COLUMBIA, S.C. -- Maybe we should have seen this coming.
Laughter filled the room when Jim McElwain said at Florida’s media day before the opening of fall camp that the Gators had 15 opportunities to play this season, taking the schedule through the Southeastern Conference Championship Game and two potential College Football Playoff games.
That came weeks after Florida was picked fifth in the SEC East by the media. The holes on the Gators’ roster were tough to overlook for most, but McElwain saw a group that was starting to grasp what he wanted.
His plan showed up again on Saturday in Columbia. The Gators weren’t perfect on either side of the ball, but they were in complete control for over three quarters and fought off a late push from the Gamecocks to finish off a 24-14 win. McElwain saw in fall camp that there was enough talent on his team for a successful season, but they’re starting to win consistently during his first year because of the belief in themselves McElwain helped build.
“I think part of it is they see the investment that not only they make individually, but what the guy next to them makes,” McElwain said. “When you go into a competitive situation, you know by focusing and straining in on your job, you don’t have to do anything else because you’re doing it for the guy next to you. When you’re in this locker room, guys, this is a team that really cares about each other. This is a team that the older guys collected the younger guys that came in and said, ‘This is how we’re going to do this. We’re not going to let whatever went on go on anymore.’
“You’ve got some guys playing with a sense of purpose and a sense of pride. They refuse to be denied. Let’s give that football team the credit that they deserve. They’re Eastern conference champions. They’ve beaten everybody on that side. They’ve got a lot more to do.
Ask the players about McElwain, and they struggle to find enough compliments. They’ve been through mediocre seasons in the past and came into this year off back-to-back disappointing years by Florida’s standard. The players swear the talent was always in the Florida locker room. They just didn’t know how to translate it into one group that worked together on the field.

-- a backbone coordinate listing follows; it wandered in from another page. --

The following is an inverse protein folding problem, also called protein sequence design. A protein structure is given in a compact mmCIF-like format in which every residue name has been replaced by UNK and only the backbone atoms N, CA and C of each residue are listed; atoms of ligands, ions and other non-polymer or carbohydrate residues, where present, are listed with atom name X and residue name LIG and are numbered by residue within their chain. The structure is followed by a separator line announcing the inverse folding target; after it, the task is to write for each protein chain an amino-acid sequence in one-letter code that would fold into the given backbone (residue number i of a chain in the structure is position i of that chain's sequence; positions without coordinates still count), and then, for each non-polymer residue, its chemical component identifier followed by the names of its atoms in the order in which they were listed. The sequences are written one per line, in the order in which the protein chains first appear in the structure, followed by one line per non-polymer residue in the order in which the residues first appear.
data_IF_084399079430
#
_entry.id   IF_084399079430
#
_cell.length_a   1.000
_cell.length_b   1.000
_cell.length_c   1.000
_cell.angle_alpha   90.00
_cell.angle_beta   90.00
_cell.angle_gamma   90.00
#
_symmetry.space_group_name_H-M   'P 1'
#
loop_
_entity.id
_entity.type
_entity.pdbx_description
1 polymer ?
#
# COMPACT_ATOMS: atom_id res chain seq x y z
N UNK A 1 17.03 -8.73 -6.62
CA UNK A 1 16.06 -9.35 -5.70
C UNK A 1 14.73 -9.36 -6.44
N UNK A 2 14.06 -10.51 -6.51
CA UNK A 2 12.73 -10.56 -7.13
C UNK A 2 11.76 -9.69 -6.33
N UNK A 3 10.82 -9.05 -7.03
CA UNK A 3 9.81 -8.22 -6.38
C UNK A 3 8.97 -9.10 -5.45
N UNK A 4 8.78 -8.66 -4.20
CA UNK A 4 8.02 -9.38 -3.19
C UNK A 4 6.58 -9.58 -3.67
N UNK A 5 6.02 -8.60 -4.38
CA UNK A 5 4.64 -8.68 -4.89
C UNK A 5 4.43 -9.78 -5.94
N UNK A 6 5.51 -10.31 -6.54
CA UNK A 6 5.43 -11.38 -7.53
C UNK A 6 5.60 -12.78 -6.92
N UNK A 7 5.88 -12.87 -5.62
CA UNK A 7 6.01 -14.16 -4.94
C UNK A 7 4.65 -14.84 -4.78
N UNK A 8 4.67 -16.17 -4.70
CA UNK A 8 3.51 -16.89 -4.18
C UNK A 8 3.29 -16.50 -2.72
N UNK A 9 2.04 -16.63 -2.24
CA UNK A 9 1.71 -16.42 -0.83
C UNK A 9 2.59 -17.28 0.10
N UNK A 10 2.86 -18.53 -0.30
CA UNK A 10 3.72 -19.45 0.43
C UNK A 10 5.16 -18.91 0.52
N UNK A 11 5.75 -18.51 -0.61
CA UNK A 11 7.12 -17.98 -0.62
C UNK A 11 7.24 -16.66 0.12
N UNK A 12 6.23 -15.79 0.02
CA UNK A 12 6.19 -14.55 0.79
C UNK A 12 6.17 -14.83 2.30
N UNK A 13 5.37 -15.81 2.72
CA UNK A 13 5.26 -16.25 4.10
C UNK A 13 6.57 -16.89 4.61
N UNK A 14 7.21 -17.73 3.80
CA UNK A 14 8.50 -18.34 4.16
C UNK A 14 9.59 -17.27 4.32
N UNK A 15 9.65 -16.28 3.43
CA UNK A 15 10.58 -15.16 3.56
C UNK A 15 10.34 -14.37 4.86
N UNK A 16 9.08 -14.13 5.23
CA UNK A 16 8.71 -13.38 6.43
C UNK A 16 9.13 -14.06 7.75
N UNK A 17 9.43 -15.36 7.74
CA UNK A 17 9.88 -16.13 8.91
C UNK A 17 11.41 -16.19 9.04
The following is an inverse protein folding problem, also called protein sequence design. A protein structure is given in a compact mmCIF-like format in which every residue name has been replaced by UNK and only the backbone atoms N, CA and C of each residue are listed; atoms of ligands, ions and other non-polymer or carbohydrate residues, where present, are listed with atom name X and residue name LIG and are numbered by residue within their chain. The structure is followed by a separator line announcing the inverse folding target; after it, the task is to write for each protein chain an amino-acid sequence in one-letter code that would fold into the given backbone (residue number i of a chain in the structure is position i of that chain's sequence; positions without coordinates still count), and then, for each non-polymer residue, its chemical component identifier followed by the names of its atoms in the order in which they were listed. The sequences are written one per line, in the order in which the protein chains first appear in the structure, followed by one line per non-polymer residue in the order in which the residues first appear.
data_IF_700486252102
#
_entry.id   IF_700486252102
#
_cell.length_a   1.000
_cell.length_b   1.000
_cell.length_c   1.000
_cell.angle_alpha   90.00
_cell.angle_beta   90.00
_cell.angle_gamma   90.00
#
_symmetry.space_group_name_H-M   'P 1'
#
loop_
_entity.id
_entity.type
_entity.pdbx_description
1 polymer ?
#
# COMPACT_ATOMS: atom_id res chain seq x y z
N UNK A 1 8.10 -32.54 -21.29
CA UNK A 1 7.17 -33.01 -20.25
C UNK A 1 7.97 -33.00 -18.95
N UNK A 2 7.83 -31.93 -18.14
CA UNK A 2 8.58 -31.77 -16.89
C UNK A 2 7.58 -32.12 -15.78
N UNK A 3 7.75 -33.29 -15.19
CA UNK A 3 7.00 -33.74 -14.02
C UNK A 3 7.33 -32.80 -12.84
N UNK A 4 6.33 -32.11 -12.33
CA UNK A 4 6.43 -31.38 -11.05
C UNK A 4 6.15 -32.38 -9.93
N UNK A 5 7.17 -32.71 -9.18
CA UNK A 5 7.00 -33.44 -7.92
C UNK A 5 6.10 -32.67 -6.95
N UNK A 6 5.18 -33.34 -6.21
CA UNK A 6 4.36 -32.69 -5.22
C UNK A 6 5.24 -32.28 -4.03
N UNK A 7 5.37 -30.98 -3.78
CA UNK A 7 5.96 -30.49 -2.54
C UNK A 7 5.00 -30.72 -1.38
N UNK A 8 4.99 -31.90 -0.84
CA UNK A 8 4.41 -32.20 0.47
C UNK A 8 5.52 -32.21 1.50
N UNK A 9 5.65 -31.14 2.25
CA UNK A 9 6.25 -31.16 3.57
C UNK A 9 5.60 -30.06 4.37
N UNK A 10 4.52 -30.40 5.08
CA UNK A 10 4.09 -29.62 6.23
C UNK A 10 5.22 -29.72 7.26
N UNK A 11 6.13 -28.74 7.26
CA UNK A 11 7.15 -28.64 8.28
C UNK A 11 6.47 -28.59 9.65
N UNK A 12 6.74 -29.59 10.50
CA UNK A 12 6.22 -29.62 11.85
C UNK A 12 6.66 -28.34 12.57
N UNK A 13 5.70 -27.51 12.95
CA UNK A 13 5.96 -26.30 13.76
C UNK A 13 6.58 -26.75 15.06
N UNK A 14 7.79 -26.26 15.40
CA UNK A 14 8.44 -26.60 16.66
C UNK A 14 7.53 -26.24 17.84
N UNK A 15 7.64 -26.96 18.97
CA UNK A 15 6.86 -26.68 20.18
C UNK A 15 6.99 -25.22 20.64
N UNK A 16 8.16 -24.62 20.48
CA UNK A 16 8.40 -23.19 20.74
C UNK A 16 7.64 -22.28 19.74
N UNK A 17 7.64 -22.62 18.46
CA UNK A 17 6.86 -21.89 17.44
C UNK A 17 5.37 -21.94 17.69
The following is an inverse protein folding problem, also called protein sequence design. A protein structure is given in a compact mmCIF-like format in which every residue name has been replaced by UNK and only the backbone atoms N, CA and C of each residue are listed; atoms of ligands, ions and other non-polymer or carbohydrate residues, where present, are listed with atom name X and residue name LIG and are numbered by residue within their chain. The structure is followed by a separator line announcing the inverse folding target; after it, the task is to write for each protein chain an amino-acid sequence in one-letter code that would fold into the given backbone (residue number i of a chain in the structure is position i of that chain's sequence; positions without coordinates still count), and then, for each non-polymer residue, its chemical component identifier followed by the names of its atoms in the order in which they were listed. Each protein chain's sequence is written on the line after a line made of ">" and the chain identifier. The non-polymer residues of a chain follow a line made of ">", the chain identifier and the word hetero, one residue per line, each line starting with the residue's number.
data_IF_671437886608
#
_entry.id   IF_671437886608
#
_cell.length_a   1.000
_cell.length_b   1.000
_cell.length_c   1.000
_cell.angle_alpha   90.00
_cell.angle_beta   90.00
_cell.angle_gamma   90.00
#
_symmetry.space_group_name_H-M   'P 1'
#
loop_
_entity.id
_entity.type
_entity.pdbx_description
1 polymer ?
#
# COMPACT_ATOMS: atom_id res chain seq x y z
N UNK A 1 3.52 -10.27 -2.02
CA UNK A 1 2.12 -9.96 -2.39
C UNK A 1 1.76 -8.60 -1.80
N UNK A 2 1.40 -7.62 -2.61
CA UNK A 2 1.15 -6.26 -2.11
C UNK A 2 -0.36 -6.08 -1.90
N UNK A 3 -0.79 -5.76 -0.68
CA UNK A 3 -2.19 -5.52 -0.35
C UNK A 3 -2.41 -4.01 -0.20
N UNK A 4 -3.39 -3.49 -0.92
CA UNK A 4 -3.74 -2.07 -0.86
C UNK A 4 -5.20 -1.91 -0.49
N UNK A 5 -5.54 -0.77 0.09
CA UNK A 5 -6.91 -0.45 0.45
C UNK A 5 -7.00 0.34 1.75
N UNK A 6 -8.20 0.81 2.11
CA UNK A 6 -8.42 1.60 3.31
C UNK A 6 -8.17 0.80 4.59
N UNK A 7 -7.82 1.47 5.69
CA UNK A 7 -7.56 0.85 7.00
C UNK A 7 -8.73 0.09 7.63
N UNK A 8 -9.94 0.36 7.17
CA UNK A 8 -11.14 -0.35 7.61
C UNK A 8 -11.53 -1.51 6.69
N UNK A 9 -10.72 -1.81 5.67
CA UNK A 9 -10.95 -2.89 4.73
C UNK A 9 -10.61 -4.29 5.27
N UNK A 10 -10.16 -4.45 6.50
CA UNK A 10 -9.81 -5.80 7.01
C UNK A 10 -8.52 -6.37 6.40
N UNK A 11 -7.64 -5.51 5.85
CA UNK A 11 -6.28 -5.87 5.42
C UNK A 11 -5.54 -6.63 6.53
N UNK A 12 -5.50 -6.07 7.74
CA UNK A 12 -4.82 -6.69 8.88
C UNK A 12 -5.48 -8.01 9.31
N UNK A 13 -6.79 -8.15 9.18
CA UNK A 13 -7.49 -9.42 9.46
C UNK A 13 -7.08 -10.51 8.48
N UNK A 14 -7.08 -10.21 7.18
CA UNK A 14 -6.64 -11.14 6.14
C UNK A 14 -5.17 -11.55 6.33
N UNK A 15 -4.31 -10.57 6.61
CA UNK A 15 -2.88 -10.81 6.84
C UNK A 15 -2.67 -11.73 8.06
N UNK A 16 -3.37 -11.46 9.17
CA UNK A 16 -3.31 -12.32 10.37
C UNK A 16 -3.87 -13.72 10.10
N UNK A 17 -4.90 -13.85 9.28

It’s showing up now behind a coaching staff, and especially a head coach, that they truly believe in and follow.
“Don't let him be quite as modest about the coaching job he's done,” said Florida tight end Jake McGee, who McElwain called ‘Jake from State Farm’ as soon as the tight end entered the media room. “What he's preached to us and what he's been able to get all of us to buy into is really unbelievable. He's a guy all the guys on this team love and love playing for.
“He's a guy who understands people really well. He understands what gets guys going, what guys need. He doesn't treat every player the same. He's got 105 different relationships with the guys on the team and knows how each guy sort of operates. The way he's been able to sort of put what he needs to in each player and to get their confidence and ability at the highest level is pretty remarkable."
The accolades for McElwain continue to build. He’s a strong candidate -- if not the heavy favorite -- for SEC Coach of the Year. He continues to build a resume for National Coach of the Year when the season ends. Florida is in the thick of the College Football Playoff race this season despite an offense that has been putrid for five seasons before this one. The offense still needs work, and the first-year defensive staff has helped their side of the ball become one of the best in the country.
When told that Steve Spurrier said he would vote McElwain as National Coach of the Year, Florida’s first-year coach grinned and shrugged it off. He credited the entire Florida program and the changes that have been made since he took over in December.
“It's very humbling No. 1 that someone would put you in that category because guys, there's a bunch of better coaches than me out there,” McElwain said. “What it does do is it speaks to the organization. It speaks to the players, the coaches, all the people that have kind of figured out that the difficult lies not in the new ideas but in escaping the old ones.
"We've got a whole organization that's moving in a new direction. We aren't sitting still. We're continuing to build, create and not just sit there and say 'we're Florida and you're not.' That's what I love about it. We've energized a whole organization to move forward, and it starts with those players."